Slacktivism consists of online causes that have commercial components. This usually includes the signing of online Internet petitions, Facebook and social media campaigns, and often t-shirt and bracelet sales. The campaigns usually require little personal effort and there is little impact in actually helping the involved cause. Slacktivism is a description of those who click the Facebook like and share buttons with no need to spend time on arguments or organizing groups. As was stated, Facebook, Twitter, and YouTube are all huge contributors to the issue, slacktivism.. However, the components in actually impacting the issue consist of following their twitter account and liking their Facebook page. Under the “Take Action”tab on the campaign’s website it tells you steps you can take and it says “One of the best, easiest things to do is follow us on Facebook, Twitter and You Tube. Links are at right.”Screen Shot 2014-04-30 at 10.14.01 AMThis is a direct example of what slacktivism is, it does not require any particular effort nor does it impact the issue at all. It is simply pressing a button and saying you contributed, and the website clearly agrees that it is a form of helping the issue. Another example of slacktivism on their website is one of their biggest components and it is the online pledges. Right when you get onto the website it says the number of online pledges that have been posted to this date. The pledge is already typed out for the users, with the option of typing your own. However, all the pledge is, is a posting on their website, Facebook, or Twitter that says you pledge to not use the R-word. Which clearly requires little effort considering the pledge is already typed out for you. The final example of slacktivism that is involved with this campaign is their RWordStore. This store contains shirts, bracelets, posters, pins, hats, and buttons that are used to spread the word Respect instead of ‘Retard.’Once again, the selling and buying of a t-shirt isn’t exactly a way of making a movement.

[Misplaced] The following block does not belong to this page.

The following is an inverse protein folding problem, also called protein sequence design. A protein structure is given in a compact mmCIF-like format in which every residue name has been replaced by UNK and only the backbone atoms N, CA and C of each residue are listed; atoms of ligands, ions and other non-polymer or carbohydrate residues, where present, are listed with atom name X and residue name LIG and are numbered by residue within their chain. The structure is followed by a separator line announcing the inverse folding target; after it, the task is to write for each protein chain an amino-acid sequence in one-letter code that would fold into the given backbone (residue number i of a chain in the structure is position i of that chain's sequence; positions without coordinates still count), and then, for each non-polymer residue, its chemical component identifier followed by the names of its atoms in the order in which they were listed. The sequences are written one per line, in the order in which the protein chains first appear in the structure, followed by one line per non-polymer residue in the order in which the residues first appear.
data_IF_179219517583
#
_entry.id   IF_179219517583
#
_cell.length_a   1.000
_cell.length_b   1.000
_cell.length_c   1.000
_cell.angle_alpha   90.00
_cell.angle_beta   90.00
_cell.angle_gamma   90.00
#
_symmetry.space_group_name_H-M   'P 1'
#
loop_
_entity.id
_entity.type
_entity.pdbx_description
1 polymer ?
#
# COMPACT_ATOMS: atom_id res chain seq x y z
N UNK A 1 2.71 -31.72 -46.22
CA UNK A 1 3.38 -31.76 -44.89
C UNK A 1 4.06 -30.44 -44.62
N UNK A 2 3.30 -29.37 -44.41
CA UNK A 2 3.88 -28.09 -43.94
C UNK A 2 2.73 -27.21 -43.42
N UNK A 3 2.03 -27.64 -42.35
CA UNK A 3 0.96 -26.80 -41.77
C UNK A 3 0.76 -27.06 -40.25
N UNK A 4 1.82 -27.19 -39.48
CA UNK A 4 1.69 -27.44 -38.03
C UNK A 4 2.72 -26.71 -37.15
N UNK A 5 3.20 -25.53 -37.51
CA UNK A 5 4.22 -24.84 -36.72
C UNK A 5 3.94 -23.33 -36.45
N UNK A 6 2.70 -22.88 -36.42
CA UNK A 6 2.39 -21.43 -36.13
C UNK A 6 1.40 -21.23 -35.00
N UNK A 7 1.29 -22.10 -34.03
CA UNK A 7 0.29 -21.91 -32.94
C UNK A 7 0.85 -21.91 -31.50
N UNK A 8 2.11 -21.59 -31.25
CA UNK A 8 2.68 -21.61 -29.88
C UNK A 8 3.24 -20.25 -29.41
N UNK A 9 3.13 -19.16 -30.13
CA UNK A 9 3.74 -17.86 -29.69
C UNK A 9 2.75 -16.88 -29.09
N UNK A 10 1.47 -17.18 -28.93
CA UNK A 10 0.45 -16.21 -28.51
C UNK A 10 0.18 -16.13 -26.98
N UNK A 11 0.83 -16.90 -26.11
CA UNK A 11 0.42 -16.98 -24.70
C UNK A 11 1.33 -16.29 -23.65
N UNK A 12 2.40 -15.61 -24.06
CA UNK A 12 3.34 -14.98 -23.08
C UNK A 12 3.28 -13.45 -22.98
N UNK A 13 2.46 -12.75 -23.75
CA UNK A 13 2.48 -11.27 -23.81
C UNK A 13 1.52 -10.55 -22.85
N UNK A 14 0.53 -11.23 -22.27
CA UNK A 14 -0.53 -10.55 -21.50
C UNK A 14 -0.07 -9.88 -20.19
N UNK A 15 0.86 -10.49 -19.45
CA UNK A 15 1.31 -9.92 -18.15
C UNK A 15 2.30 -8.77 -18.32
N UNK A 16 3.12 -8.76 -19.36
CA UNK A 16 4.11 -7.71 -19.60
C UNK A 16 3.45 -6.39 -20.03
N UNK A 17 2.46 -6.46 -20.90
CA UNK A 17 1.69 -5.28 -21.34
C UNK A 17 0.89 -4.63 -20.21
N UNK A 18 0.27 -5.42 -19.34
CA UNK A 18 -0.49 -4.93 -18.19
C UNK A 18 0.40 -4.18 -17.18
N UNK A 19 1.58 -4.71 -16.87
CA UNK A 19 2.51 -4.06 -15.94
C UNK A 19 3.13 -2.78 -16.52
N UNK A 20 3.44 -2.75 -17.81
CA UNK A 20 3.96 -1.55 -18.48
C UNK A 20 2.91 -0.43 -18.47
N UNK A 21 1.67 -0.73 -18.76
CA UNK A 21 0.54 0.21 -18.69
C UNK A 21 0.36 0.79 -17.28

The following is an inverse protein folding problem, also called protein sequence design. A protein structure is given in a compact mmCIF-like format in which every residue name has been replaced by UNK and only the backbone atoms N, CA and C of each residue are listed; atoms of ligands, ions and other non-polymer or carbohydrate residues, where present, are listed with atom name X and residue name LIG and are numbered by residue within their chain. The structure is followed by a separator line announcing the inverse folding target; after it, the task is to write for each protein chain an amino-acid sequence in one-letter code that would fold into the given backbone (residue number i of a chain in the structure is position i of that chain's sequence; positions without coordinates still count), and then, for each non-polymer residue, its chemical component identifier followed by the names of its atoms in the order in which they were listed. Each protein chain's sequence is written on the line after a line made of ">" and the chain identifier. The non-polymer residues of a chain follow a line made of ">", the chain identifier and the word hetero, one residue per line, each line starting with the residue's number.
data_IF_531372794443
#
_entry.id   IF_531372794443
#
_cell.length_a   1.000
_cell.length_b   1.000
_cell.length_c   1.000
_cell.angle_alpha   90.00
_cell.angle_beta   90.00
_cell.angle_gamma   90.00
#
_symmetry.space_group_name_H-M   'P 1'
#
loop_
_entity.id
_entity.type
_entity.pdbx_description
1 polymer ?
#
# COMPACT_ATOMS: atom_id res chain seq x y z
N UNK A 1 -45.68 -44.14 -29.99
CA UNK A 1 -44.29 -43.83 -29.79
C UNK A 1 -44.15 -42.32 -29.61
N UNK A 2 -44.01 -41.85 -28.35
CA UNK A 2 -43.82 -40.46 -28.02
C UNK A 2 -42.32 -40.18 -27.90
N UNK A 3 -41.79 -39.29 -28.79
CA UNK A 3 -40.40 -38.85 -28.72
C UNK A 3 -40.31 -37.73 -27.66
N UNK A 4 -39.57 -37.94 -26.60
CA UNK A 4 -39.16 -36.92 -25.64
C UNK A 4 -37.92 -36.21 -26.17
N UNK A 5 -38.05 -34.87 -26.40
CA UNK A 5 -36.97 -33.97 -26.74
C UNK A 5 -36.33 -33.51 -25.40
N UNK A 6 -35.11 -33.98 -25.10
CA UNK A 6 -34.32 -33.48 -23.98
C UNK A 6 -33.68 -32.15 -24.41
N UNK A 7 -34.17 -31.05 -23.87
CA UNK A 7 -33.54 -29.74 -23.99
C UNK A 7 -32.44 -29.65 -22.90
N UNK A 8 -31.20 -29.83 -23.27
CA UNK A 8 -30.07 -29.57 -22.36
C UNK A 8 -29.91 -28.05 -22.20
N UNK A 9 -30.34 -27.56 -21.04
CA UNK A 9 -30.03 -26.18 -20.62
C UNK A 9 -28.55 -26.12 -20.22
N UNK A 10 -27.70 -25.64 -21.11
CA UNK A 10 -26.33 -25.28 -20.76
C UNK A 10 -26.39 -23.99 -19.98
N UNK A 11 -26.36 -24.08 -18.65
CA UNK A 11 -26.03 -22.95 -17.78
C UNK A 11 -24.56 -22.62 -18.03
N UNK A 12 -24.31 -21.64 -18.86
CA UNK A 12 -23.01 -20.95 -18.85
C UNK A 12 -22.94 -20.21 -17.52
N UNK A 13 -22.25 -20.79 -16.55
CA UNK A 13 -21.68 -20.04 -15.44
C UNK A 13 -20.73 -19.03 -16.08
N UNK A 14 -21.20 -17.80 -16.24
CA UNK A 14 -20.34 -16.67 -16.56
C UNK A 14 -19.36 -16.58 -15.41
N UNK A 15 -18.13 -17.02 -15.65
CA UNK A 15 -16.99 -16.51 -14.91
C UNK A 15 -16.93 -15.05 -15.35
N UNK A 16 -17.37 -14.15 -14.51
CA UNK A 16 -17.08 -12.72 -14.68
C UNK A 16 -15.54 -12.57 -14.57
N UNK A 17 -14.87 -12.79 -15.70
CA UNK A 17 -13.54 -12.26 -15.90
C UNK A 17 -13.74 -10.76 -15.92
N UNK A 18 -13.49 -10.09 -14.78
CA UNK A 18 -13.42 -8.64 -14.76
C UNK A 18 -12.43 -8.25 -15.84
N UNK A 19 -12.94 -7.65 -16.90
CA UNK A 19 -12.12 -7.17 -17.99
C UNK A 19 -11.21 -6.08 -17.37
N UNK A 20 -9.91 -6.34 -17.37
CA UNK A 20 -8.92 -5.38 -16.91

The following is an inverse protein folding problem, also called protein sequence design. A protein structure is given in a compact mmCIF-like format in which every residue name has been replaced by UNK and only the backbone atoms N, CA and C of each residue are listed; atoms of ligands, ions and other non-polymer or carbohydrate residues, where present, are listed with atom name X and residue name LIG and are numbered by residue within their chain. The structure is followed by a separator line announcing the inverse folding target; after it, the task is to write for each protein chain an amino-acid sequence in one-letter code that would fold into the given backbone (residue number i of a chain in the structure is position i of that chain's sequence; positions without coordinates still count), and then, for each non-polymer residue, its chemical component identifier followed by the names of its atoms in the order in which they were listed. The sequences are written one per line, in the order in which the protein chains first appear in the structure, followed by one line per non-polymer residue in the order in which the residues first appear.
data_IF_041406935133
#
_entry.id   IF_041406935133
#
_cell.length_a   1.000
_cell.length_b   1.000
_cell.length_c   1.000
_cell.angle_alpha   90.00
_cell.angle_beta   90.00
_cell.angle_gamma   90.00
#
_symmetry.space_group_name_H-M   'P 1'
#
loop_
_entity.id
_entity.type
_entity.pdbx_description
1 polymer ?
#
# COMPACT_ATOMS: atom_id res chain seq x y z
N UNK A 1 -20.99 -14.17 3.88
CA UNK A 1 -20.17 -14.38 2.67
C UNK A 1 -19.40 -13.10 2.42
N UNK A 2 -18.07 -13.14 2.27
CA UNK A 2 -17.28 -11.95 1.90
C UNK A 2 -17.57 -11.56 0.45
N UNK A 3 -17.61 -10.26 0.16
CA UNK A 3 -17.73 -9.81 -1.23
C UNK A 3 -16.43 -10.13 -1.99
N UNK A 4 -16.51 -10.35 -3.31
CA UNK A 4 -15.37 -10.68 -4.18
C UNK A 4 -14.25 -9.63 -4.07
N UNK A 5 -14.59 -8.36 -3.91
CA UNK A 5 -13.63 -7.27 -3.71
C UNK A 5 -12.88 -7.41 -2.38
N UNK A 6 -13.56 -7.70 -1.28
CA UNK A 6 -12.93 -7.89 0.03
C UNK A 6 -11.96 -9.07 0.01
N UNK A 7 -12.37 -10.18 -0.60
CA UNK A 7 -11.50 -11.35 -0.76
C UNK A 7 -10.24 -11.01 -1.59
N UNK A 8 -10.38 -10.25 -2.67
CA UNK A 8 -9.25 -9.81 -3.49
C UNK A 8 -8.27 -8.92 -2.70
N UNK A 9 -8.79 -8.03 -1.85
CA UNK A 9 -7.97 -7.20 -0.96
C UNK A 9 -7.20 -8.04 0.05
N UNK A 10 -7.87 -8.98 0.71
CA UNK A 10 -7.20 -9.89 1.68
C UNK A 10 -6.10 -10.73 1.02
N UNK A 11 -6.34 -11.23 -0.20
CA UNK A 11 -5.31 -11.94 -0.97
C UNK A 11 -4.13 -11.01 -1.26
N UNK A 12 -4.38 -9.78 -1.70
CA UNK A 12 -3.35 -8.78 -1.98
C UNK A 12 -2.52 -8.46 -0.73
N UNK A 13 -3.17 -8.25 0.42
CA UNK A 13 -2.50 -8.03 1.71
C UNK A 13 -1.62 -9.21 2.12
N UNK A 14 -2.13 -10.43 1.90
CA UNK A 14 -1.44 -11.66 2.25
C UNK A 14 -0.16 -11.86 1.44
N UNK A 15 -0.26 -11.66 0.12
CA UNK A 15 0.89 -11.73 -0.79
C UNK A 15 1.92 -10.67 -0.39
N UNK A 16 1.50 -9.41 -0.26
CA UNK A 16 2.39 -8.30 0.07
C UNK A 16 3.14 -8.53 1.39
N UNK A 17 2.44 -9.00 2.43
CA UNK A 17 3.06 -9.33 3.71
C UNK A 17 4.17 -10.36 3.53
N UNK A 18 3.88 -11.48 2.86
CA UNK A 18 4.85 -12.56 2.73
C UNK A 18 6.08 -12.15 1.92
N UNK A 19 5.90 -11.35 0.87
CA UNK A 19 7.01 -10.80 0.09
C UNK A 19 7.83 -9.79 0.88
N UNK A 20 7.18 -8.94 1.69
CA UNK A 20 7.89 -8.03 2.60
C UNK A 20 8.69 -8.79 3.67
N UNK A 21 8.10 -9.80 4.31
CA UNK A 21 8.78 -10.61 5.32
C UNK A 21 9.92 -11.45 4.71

Spread the Word to End the Word is a national campaign that spreads awareness to end the use of the word ‘retard.’ Their websites and campaigns are clear examples of activism. Activism consists of efforts to promote, impede, or direct social, political, economic, and environmental change, or stasis. This campaign also contains clear examples of the problem with access in today’s globalized society, social media activism, and slacktivism. This campaign is widely known throughout the US and could have very beneficial outcomes. However, the lack of offline tools makes this difficult. The campaign organizers could fix this issue if they provided more flyers and posters around communities and campuses. They could also organize fundraisers or more guest speakers to visit local communities. This campaign has enormous potential, it’s whether or not we continue to spread the word offline and online that will truly determine the difference it makes.